SIFF’s VR Zone Nails It

IMG_2672If you’re planning on taking in the Seattle International Film Festival this year, be sure to check out the SIFF VR Zone on the first floor of Pacific Place downtown. When you step inside this welcoming pop-up space, you can buy a ticket good for an hour and a half in which you can sample dozens of VR experiences from around the world. Most of the stations include a Gear VR and headphones and a swivel chair, but there are Oculus and Vive stations for the more interactive experiences. Docents circulate to help with the gear, but I found the process of moving from one station to another to be fairly smooth and intuitive, even jumping in and out of different makes of devices.

What struck me most about the SIFF VR Zone was the thoughtful curation. A few weeks ago I was at VRLA and I have to admit I left that conference feeling a bit underwhelmed; I just had no interest in standing in a line for an hour to play some VR shooter game. None of the experiences on display at Pacific Place are shooters, and true to the spirit of SIFF, they represent a diverse array of art from Senegal, Kenya, Canada, China, Australia, Iraq, South Korea, and places in between. Seattle is represented by Scobot, whose enchanting paintscape “World One” allows you to fly through abstract color fields, and Dr. Evie Powell, whose “Epic Snowday Adventure” has come so far from when I first tried it two years ago.

Artful curation is all about making a collection of things equal more than the sum of their parts. The artists who pulled this off so brilliantly for SIFF are Nathaniel Luke Pinzon and Kim Voynar, who collectively helm WonderTek Labs. Kim and Nathaniel’s own work, a 360 video for Seattle pop darlings The Posies, is well worth seeing, too. Their selections for this program of immersive experiences demonstrate their quirky taste, social conscience, and deep understanding of the state of VR art. They really pulled together something great here.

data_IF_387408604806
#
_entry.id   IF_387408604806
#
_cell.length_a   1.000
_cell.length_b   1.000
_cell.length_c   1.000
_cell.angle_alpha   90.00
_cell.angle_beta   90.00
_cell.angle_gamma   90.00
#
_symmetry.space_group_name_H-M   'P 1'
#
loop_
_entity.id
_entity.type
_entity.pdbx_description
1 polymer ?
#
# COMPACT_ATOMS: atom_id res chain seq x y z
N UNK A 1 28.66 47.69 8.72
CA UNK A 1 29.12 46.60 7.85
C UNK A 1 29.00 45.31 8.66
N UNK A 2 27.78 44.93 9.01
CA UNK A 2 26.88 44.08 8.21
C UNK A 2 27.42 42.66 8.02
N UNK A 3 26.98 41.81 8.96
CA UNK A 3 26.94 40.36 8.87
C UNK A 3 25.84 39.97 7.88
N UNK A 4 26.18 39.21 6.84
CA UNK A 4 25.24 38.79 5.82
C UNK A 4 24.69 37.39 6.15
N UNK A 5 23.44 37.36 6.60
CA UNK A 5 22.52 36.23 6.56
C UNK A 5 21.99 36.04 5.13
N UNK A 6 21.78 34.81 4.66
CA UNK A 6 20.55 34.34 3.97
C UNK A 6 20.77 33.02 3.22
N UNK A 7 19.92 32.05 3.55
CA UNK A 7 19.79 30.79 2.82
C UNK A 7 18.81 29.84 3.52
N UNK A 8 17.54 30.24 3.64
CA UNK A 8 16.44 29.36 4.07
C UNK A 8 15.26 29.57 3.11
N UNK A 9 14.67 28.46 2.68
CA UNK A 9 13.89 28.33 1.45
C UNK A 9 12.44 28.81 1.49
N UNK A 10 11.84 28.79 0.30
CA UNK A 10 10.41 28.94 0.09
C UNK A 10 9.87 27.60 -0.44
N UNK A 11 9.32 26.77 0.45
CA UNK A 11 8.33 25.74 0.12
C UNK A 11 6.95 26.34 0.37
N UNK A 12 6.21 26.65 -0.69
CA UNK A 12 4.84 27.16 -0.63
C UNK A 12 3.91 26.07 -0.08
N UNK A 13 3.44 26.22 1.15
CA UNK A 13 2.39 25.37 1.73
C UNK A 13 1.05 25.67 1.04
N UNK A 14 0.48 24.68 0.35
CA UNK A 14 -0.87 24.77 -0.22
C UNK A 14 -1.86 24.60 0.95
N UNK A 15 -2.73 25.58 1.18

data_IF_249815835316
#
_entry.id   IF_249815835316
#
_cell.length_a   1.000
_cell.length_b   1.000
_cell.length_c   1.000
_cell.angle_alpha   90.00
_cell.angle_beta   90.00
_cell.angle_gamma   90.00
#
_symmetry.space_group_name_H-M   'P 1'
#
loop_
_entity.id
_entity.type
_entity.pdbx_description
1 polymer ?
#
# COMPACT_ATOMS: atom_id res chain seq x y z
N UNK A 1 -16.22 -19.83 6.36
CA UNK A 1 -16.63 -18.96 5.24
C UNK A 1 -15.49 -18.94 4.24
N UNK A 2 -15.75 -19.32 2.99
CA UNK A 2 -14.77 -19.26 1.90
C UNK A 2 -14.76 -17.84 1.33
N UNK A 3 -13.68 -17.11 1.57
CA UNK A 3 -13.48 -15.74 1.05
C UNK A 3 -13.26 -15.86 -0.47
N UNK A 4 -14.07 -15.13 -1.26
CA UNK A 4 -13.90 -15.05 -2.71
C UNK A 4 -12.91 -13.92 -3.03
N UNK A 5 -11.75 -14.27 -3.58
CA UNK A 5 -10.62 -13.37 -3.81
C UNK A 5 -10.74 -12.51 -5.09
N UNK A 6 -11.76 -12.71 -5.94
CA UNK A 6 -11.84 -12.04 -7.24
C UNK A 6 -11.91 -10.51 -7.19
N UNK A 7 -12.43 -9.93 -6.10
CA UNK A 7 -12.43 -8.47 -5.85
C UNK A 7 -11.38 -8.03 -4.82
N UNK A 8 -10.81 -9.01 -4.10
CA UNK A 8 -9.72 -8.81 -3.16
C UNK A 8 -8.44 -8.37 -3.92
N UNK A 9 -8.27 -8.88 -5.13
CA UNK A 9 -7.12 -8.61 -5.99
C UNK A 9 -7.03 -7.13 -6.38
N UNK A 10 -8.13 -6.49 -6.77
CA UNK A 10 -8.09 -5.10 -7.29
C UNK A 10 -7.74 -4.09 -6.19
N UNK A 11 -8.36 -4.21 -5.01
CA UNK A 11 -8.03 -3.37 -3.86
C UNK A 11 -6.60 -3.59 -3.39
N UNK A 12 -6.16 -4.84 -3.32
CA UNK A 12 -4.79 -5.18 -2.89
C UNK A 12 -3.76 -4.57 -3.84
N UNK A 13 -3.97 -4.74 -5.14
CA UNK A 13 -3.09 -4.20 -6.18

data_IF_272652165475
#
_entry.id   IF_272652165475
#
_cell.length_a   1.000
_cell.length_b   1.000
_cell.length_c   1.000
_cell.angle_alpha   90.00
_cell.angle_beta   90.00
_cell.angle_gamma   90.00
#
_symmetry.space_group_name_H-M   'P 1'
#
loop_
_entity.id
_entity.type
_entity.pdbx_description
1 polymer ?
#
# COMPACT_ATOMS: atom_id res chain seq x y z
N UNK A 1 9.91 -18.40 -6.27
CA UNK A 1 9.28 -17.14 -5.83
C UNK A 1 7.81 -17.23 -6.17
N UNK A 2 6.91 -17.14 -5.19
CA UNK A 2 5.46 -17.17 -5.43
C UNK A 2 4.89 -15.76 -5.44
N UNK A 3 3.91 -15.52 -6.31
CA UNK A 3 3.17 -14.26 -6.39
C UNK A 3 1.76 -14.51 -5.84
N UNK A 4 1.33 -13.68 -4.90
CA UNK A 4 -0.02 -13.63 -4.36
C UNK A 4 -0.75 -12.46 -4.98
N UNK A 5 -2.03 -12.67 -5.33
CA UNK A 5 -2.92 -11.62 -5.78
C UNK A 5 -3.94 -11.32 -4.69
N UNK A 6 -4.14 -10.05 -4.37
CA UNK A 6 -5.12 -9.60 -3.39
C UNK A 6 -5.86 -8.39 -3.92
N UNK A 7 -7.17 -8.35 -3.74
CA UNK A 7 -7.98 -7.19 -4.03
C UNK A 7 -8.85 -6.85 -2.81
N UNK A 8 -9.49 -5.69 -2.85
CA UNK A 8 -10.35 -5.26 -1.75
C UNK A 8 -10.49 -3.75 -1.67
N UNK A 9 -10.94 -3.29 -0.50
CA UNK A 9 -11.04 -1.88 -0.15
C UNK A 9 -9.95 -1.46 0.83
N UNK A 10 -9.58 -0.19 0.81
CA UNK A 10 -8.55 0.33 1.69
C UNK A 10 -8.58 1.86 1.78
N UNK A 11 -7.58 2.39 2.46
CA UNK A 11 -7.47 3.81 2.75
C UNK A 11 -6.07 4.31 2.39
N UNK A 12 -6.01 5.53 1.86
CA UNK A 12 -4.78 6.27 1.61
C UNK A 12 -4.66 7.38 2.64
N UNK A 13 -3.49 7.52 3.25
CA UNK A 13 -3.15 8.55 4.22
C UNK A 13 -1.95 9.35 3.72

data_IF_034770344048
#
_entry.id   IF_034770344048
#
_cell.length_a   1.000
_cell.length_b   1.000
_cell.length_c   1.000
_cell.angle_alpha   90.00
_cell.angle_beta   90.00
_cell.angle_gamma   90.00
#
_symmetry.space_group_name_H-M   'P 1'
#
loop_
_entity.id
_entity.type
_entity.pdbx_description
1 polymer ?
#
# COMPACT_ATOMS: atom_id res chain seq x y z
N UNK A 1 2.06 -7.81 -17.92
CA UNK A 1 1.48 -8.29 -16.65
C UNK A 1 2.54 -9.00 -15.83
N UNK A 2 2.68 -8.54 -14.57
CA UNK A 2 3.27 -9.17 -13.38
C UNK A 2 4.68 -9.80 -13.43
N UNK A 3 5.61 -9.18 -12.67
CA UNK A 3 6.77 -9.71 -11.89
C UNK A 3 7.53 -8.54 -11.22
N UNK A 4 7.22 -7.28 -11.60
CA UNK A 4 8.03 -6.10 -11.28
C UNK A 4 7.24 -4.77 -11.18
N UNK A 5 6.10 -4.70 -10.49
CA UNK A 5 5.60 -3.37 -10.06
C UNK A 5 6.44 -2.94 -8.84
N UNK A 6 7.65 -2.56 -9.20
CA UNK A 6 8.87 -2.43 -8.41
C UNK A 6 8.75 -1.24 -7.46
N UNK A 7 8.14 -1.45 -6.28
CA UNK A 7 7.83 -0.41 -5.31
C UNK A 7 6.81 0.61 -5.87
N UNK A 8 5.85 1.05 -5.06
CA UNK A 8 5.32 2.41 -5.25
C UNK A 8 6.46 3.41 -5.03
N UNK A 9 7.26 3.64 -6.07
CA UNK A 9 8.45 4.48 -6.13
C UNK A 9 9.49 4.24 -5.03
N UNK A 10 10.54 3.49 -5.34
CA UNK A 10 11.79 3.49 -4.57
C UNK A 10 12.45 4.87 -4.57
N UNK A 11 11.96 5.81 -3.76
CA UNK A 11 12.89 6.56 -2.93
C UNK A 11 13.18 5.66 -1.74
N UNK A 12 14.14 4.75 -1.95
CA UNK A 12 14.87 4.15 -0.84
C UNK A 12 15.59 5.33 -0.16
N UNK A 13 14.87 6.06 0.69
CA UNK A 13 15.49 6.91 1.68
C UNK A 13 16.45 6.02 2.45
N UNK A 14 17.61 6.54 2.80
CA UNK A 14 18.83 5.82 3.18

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The art installation setting of “Queerskins: A Love Story.”

I didn’t get to see everything, and was left wanting more. I found “Everything Flows,” by China’s Yumeng Du, absorbing; its collage aesthetic fuses still images with filmed footage in a way that suggests dreams. “Sun Ladies VR” by Celine Tricart and Christian Stephen is a bracing, inventive documentary short about a militia of women who battle ISIS. In “Queerskins: A Love Story,” you find yourself in the back seat of a car behind a couple grieving for their dead son. The box sitting on the seat beside you is filled with mementos that you can inspect that provide details that go unsaid between the parents. The room you’re sitting in while you experience this is also filled with artifacts, and the chair you sit in is rigged to vibrate to enhance the sensation that you’re in a car. There’s also an interactive video by Billy Corgan, who appears dressed all in white playing a piano like some sort of otherworldly lounge act; student films produced by local VR luninaries SIXR; and “Uplift VR: Maiden Flight,” a virtual hot air balloon ride created by Larry James and Julia Jackson. For this one, you climb inside an actual basket.

I squeezed all I could out of my hour and a half and left duly impressed. VR is still very much going through early growing pains, with no one having quite figured out the right mix of gear, setting, and format for delivering experiences to the public. The SIFF VR Zone is a glimpse at how we might begin to experience virtual worlds in public places.

 

 

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